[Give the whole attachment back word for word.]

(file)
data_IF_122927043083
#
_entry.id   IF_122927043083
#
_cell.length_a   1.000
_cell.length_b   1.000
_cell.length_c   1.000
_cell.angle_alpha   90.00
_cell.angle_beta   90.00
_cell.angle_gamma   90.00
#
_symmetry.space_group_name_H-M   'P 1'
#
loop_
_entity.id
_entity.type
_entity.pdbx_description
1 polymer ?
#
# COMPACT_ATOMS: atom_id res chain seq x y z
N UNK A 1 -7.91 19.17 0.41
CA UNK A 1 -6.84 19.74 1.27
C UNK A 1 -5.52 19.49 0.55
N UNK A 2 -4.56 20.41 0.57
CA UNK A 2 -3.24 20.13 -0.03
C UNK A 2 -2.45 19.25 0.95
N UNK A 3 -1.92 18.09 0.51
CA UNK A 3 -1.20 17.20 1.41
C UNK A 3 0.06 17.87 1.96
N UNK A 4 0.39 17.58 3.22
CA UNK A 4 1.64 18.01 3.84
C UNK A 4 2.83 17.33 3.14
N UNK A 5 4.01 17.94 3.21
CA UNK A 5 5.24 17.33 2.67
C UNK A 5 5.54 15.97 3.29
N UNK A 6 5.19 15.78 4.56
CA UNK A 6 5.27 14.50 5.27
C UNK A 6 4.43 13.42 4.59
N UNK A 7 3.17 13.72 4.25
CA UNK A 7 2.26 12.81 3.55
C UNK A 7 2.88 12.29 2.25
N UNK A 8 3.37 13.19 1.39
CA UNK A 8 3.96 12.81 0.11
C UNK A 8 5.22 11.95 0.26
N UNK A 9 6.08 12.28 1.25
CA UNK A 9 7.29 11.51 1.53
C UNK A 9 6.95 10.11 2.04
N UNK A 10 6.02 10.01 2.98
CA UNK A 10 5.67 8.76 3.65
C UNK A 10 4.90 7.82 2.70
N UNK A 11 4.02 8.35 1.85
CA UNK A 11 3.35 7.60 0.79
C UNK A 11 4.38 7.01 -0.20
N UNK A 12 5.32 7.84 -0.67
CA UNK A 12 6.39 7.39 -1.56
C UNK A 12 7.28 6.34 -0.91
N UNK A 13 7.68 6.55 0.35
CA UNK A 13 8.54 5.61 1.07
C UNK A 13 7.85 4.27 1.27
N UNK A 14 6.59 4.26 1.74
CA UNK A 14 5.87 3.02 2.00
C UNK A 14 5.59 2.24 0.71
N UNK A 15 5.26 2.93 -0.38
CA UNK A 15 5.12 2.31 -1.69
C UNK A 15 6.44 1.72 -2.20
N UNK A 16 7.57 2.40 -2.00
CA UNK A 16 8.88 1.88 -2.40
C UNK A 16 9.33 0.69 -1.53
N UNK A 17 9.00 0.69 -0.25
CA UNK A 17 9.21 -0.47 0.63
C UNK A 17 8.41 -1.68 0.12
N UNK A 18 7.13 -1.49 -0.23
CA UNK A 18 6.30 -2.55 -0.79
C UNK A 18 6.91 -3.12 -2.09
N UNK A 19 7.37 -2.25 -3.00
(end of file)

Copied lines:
data_IF_122927043083
#
_entry.id   IF_122927043083
#
_cell.length_a   1.000
_cell.length_b   1.000
_cell.length_c   1.000
_cell.angle_alpha   90.00
_cell.angle_beta   90.00
_cell.angle_gamma   90.00
#
_symmetry.space_group_name_H-M   'P 1'
#
loop_
_entity.id
_entity.type
_entity.pdbx_description
1 polymer ?
#
# COMPACT_ATOMS: atom_id res chain seq x y z
N UNK A 1 -7.91 19.17 0.41
CA UNK A 1 -6.84 19.74 1.27
C UNK A 1 -5.52 19.49 0.55
N UNK A 2 -4.56 20.41 0.57
CA UNK A 2 -3.24 20.13 -0.03
C UNK A 2 -2.45 19.25 0.95
N UNK A 3 -1.92 18.09 0.51
CA UNK A 3 -1.20 17.20 1.41
C UNK A 3 0.06 17.87 1.96
N UNK A 4 0.39 17.58 3.22
CA UNK A 4 1.64 18.01 3.84
C UNK A 4 2.83 17.33 3.14
N UNK A 5 4.01 17.94 3.21
CA UNK A 5 5.24 17.33 2.67
C UNK A 5 5.54 15.97 3.29
N UNK A 6 5.19 15.78 4.56
CA UNK A 6 5.27 14.50 5.27
C UNK A 6 4.43 13.42 4.59
N UNK A 7 3.17 13.72 4.25
CA UNK A 7 2.26 12.81 3.55
C UNK A 7 2.88 12.29 2.25
N UNK A 8 3.37 13.19 1.39
CA UNK A 8 3.96 12.81 0.11
C UNK A 8 5.22 11.95 0.26
N UNK A 9 6.08 12.28 1.25
CA UNK A 9 7.29 11.51 1.53
C UNK A 9 6.95 10.11 2.04
N UNK A 10 6.02 10.01 2.98
CA UNK A 10 5.67 8.76 3.65
C UNK A 10 4.90 7.82 2.70
N UNK A 11 4.02 8.35 1.85
CA UNK A 11 3.35 7.60 0.79
C UNK A 11 4.38 7.01 -0.20
N UNK A 12 5.32 7.84 -0.67
CA UNK A 12 6.39 7.39 -1.56
C UNK A 12 7.28 6.34 -0.91
N UNK A 13 7.68 6.55 0.35
CA UNK A 13 8.54 5.61 1.07
C UNK A 13 7.85 4.27 1.27
N UNK A 14 6.59 4.26 1.74
CA UNK A 14 5.87 3.02 2.00
C UNK A 14 5.59 2.24 0.71
N UNK A 15 5.26 2.93 -0.38
CA UNK A 15 5.12 2.31 -1.69
C UNK A 15 6.44 1.72 -2.20
N UNK A 16 7.57 2.40 -2.00
CA UNK A 16 8.88 1.88 -2.40
C UNK A 16 9.33 0.69 -1.53
N UNK A 17 9.00 0.69 -0.25
CA UNK A 17 9.21 -0.47 0.63
C UNK A 17 8.41 -1.68 0.12
N UNK A 18 7.13 -1.49 -0.23
CA UNK A 18 6.30 -2.55 -0.79
C UNK A 18 6.91 -3.12 -2.09
N UNK A 19 7.37 -2.25 -3.00